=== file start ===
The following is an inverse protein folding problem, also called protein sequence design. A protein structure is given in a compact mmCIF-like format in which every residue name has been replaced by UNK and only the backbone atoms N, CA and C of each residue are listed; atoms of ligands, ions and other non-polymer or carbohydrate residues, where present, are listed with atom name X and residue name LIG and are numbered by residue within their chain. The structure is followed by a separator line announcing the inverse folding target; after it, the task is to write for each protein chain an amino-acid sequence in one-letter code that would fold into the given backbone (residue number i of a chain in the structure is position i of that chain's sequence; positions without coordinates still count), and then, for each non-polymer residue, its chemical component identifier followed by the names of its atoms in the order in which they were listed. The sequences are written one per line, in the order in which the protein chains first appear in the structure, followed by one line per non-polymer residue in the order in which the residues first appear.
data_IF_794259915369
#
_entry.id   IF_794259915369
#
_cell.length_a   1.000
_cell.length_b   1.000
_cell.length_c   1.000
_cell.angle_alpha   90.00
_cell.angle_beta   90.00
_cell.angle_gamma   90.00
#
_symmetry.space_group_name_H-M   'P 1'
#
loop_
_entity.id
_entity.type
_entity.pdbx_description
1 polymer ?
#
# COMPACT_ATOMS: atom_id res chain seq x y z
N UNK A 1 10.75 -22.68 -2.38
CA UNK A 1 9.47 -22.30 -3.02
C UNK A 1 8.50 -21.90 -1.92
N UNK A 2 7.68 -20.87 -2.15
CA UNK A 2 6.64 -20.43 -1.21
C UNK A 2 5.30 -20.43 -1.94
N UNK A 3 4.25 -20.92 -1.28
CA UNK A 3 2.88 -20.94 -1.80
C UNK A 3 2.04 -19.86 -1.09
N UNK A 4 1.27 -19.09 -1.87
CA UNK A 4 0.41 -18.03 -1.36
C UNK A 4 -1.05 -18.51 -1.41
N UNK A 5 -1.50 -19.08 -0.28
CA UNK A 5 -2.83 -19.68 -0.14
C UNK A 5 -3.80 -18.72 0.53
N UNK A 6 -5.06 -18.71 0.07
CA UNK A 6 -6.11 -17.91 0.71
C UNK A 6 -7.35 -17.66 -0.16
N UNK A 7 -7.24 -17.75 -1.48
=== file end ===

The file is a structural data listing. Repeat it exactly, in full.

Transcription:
The following is an inverse protein folding problem, also called protein sequence design. A protein structure is given in a compact mmCIF-like format in which every residue name has been replaced by UNK and only the backbone atoms N, CA and C of each residue are listed; atoms of ligands, ions and other non-polymer or carbohydrate residues, where present, are listed with atom name X and residue name LIG and are numbered by residue within their chain. The structure is followed by a separator line announcing the inverse folding target; after it, the task is to write for each protein chain an amino-acid sequence in one-letter code that would fold into the given backbone (residue number i of a chain in the structure is position i of that chain's sequence; positions without coordinates still count), and then, for each non-polymer residue, its chemical component identifier followed by the names of its atoms in the order in which they were listed. The sequences are written one per line, in the order in which the protein chains first appear in the structure, followed by one line per non-polymer residue in the order in which the residues first appear.
data_IF_794259915369
#
_entry.id   IF_794259915369
#
_cell.length_a   1.000
_cell.length_b   1.000
_cell.length_c   1.000
_cell.angle_alpha   90.00
_cell.angle_beta   90.00
_cell.angle_gamma   90.00
#
_symmetry.space_group_name_H-M   'P 1'
#
loop_
_entity.id
_entity.type
_entity.pdbx_description
1 polymer ?
#
# COMPACT_ATOMS: atom_id res chain seq x y z
N UNK A 1 10.75 -22.68 -2.38
CA UNK A 1 9.47 -22.30 -3.02
C UNK A 1 8.50 -21.90 -1.92
N UNK A 2 7.68 -20.87 -2.15
CA UNK A 2 6.64 -20.43 -1.21
C UNK A 2 5.30 -20.43 -1.94
N UNK A 3 4.25 -20.92 -1.28
CA UNK A 3 2.88 -20.94 -1.80
C UNK A 3 2.04 -19.86 -1.09
N UNK A 4 1.27 -19.09 -1.87
CA UNK A 4 0.41 -18.03 -1.36
C UNK A 4 -1.05 -18.51 -1.41
N UNK A 5 -1.50 -19.08 -0.28
CA UNK A 5 -2.83 -19.68 -0.14
C UNK A 5 -3.80 -18.72 0.53
N UNK A 6 -5.06 -18.71 0.07
CA UNK A 6 -6.11 -17.91 0.71
C UNK A 6 -7.35 -17.66 -0.16
N UNK A 7 -7.24 -17.75 -1.48